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Previously focusing on the subject of escapism, Josh has recently moved away from escapist imagery, instead focusing on the removal of hierarchy from his compositions. Josh creates the illusion of depth within his work by heavily incorporating textured paper and shadowed objects, such as emojis. By placing the modern day hieroglyphics into his painted works, Josh creates a universal language of objects that exudes a dry sense of humor.
I\W: Can you tell me a little bit about how you create depth within your flat canvases?
JR: I come from a printmaking background, so the way that I approach space is through illusion and super flat surfaces. Being trained in painting is more about modeling something, or building a painting up background to foreground. For me it’s kind of like putting a bunch of photographs on a table and spreading them around. It’s very flat, but also the photographs have depth within the image. That’s kind of the way I think about it—the background is very flat, the airbrush line work is very flat, but then the paper and objects give the illusion of depth. Also, the objects are modeled somewhat realistically and some of them have drop shadows to make them pop off of the surface. At most the space looks maybe six inches deep; I like that shallow depth of field, but definite dimension/space.
Would you consider your works painted collages?
Yeah, totally, in the way a collage is formally arranged. I think of them as objects, marks, and all of these different elements being composed; and ideally they are composed in a way in which they have the impression that the edge of the canvas could continue on and on. They could be infinite paintings, but you are seeing a cropped section. I have had a really, really hard time making little paintings because I think it is hard to compress information into a painting. Yesterday I stretched a few that were just cut from larger unstretched paintings; I took a small frame and moved it around until I found an interesting composition and then cut it out and stretched it. It seems appropriate.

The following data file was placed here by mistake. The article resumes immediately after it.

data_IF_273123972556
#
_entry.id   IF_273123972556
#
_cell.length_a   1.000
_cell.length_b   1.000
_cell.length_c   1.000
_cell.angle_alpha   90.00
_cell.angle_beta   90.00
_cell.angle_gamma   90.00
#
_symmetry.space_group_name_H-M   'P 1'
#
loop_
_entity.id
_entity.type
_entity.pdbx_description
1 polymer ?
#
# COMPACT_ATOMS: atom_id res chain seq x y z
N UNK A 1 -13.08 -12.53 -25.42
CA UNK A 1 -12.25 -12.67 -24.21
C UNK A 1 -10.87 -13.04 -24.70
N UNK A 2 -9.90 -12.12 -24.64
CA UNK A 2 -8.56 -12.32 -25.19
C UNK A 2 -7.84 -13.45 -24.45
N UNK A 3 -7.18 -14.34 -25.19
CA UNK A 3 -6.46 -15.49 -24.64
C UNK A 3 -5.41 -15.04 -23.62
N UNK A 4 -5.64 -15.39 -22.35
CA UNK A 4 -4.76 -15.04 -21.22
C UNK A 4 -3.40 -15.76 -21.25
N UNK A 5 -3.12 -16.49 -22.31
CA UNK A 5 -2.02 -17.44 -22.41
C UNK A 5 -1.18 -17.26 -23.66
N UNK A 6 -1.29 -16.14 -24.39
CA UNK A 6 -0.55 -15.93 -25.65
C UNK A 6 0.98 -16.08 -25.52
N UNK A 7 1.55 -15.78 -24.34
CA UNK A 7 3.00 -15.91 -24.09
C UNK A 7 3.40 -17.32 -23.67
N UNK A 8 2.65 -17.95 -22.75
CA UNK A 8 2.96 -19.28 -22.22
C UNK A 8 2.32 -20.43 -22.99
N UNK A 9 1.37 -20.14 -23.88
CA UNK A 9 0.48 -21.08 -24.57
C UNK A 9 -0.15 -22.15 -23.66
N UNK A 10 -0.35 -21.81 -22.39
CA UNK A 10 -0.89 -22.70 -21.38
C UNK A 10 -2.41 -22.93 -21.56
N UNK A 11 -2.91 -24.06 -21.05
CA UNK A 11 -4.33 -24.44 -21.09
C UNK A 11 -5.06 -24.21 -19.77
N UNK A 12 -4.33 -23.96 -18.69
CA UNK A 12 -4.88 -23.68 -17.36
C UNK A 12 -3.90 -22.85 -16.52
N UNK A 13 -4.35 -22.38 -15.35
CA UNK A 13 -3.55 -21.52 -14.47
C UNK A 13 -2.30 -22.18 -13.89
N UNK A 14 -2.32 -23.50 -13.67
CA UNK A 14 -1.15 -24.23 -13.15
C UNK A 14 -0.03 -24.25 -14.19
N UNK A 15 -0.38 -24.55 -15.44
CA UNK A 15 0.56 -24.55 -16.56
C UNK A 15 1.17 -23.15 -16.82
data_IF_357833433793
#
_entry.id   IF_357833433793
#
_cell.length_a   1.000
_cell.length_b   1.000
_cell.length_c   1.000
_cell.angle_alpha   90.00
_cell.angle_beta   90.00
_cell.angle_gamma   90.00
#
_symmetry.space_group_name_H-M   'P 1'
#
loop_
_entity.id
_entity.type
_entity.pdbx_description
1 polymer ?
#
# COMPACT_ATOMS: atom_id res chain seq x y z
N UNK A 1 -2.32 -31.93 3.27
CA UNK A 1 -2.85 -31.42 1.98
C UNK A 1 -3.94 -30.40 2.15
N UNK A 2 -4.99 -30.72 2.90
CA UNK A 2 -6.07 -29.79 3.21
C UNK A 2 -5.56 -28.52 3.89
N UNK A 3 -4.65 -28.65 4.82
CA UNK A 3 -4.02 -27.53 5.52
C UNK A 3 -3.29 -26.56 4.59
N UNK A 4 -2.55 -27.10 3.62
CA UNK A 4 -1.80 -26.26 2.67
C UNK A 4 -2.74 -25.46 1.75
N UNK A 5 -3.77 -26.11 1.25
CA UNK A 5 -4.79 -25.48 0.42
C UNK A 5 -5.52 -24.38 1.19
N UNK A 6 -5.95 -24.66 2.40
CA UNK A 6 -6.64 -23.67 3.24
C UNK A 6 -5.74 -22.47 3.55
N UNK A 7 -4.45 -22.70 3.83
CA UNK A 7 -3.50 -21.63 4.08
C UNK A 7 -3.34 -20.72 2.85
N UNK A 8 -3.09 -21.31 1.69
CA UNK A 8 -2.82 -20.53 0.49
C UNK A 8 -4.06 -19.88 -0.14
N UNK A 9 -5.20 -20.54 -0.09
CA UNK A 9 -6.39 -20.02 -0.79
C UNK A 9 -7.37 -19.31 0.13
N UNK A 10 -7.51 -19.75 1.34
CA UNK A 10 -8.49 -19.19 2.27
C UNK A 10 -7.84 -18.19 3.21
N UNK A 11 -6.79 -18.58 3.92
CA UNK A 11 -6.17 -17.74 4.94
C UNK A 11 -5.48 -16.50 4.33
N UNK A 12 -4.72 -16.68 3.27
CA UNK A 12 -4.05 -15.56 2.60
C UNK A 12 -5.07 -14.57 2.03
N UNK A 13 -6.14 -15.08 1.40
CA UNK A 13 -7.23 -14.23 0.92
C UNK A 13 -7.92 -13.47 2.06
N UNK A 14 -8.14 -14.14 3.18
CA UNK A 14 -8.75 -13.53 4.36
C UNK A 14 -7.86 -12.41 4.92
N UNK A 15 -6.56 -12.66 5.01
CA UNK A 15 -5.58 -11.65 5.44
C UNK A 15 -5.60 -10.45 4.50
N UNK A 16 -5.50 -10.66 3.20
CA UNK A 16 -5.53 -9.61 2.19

If you were to intentionally produce a smaller piece would you shrink the size of the objects as well?
I have tried making lots of smaller paintings and they end up looking forced because there is no space for the objects to breathe. I don’t really like the idea of shrinking marks and images to fit into a small frame. For some reason that seems wrong to me. If the scale of marks stays the same no matter what size painting you work on, then there is more continuity conceptually. Instead, it makes more sense to make a cropping of a larger image if I need to make little paintings.
Is there a focal point you tend to always revert back to for your drop shadows?
The light is always on the top left, every time. I don’t know why I chose that direction. Maybe because I am left-handed.
Do you always utilize paper in your paintings?
Not always, but most of the time. It’s like the grid. It’s structure, it’s something concrete in these paintings where everything is floating around. Even the background being raw canvas seems kind of like a non-surface to me. I keep thinking about the paper as a moment of structure.
Is that method going back to your printmaking background and the sense of being more comfortable with paper?